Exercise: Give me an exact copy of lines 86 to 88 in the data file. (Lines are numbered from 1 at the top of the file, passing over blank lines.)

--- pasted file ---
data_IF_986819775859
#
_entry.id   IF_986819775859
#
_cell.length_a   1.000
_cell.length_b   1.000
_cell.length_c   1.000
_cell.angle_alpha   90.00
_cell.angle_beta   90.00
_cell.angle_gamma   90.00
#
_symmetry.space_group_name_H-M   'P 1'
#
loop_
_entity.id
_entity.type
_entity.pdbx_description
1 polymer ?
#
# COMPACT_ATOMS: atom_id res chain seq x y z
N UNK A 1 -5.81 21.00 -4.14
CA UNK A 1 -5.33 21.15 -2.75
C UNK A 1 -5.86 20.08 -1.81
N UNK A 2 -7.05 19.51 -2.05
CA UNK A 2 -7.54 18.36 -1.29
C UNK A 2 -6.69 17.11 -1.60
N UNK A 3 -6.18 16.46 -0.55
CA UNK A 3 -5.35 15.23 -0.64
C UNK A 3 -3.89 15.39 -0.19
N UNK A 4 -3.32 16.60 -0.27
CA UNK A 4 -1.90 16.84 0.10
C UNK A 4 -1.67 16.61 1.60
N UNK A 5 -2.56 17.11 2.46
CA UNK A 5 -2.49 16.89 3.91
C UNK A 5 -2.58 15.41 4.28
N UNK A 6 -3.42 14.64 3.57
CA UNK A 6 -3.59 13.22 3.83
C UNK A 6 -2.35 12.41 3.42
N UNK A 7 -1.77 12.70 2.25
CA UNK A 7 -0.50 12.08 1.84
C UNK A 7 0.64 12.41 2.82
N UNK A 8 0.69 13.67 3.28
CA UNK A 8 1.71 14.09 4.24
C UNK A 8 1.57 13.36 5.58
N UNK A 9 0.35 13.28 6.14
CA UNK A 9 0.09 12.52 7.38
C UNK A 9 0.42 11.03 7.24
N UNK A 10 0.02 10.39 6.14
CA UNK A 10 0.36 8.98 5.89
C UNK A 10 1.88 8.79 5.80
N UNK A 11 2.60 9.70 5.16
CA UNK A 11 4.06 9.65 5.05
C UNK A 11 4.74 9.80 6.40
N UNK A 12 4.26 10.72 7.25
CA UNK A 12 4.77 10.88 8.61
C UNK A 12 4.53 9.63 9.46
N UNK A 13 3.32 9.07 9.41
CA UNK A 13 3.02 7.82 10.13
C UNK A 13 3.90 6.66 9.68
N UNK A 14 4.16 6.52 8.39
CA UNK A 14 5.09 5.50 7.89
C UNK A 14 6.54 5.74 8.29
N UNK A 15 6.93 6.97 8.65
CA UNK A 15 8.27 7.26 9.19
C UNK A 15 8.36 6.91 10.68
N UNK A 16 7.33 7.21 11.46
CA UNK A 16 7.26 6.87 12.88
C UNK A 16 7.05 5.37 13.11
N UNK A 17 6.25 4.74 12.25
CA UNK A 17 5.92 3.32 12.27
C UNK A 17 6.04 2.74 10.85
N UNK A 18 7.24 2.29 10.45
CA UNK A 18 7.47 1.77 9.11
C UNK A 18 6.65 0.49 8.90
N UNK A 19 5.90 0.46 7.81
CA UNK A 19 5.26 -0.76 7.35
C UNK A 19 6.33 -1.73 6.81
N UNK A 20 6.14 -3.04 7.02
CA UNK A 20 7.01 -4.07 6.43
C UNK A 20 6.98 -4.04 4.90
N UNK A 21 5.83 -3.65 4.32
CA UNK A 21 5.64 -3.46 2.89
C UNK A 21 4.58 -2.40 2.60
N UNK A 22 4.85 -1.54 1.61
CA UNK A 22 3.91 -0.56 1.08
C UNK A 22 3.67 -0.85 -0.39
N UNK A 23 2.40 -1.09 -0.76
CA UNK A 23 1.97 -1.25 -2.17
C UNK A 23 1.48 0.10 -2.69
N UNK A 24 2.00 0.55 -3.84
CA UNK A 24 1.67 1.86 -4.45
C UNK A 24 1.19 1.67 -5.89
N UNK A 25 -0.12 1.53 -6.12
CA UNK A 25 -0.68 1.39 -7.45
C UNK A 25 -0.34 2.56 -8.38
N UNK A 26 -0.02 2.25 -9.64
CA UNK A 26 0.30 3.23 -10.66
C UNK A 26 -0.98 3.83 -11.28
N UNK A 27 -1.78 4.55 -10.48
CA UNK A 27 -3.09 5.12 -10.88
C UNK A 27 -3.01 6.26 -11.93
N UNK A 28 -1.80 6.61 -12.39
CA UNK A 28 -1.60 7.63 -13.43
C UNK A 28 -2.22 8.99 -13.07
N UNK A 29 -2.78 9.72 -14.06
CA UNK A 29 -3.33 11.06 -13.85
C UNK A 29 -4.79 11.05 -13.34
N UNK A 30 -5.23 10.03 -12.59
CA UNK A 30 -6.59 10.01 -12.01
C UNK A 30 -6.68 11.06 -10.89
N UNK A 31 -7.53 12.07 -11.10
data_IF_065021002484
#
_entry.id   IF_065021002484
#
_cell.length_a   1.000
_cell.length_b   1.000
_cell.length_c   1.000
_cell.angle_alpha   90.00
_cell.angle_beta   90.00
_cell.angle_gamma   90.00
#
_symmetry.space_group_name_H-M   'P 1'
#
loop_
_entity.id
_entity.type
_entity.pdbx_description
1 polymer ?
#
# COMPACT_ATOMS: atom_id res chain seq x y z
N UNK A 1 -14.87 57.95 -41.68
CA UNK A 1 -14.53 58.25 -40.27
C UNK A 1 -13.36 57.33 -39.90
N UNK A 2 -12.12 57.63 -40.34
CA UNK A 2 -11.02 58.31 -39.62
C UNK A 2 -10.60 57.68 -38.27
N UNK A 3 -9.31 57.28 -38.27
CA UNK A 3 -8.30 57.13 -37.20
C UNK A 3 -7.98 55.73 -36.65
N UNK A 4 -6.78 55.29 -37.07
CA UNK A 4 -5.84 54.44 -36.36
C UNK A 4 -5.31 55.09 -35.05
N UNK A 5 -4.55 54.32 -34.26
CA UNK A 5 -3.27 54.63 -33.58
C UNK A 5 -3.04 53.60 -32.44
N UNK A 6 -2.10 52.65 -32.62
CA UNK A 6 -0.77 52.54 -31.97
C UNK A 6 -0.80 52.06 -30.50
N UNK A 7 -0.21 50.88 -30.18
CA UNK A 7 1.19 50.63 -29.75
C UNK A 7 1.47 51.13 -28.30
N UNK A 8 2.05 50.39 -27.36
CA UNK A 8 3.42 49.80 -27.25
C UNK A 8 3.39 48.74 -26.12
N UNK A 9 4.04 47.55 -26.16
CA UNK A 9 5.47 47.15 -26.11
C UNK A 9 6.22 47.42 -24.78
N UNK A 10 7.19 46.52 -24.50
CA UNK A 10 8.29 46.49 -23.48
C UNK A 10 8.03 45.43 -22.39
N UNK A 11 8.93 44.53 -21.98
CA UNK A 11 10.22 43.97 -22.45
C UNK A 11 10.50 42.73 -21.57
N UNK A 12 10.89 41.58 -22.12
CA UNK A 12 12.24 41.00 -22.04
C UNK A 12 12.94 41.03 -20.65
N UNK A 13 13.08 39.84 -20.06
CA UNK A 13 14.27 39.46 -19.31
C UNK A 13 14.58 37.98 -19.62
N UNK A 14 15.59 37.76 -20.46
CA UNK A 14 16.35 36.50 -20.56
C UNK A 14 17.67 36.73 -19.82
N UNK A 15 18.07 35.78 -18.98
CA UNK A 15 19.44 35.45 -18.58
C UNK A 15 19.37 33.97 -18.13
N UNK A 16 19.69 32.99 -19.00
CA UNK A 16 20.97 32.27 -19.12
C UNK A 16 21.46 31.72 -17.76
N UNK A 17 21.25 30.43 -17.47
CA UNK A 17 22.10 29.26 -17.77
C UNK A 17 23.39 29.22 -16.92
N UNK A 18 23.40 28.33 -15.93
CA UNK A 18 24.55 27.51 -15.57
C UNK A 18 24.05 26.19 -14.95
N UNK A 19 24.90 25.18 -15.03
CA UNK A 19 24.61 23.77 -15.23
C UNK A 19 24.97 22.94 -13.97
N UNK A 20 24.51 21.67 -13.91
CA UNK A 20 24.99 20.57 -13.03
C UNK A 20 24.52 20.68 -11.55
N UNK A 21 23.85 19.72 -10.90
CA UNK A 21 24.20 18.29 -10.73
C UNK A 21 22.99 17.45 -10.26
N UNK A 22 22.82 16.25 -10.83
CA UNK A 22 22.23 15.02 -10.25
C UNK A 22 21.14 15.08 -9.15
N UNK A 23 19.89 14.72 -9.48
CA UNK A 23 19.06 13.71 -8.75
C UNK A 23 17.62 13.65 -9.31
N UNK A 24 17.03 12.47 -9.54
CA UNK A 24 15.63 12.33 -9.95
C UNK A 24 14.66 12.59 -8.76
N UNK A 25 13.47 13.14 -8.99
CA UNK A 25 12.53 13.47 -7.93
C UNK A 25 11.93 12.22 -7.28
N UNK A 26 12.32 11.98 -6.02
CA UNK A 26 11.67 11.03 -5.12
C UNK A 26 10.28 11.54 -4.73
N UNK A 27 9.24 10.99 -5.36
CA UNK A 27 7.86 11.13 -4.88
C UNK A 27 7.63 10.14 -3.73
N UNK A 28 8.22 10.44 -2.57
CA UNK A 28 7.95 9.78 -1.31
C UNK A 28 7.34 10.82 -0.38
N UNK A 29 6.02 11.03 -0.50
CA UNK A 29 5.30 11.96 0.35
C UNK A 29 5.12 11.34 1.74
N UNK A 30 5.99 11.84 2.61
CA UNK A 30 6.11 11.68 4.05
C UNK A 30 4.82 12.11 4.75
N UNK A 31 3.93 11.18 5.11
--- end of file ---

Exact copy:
C UNK A 22 3.67 -0.85 -0.39
N UNK A 23 2.40 -1.09 -0.76
CA UNK A 23 1.97 -1.25 -2.17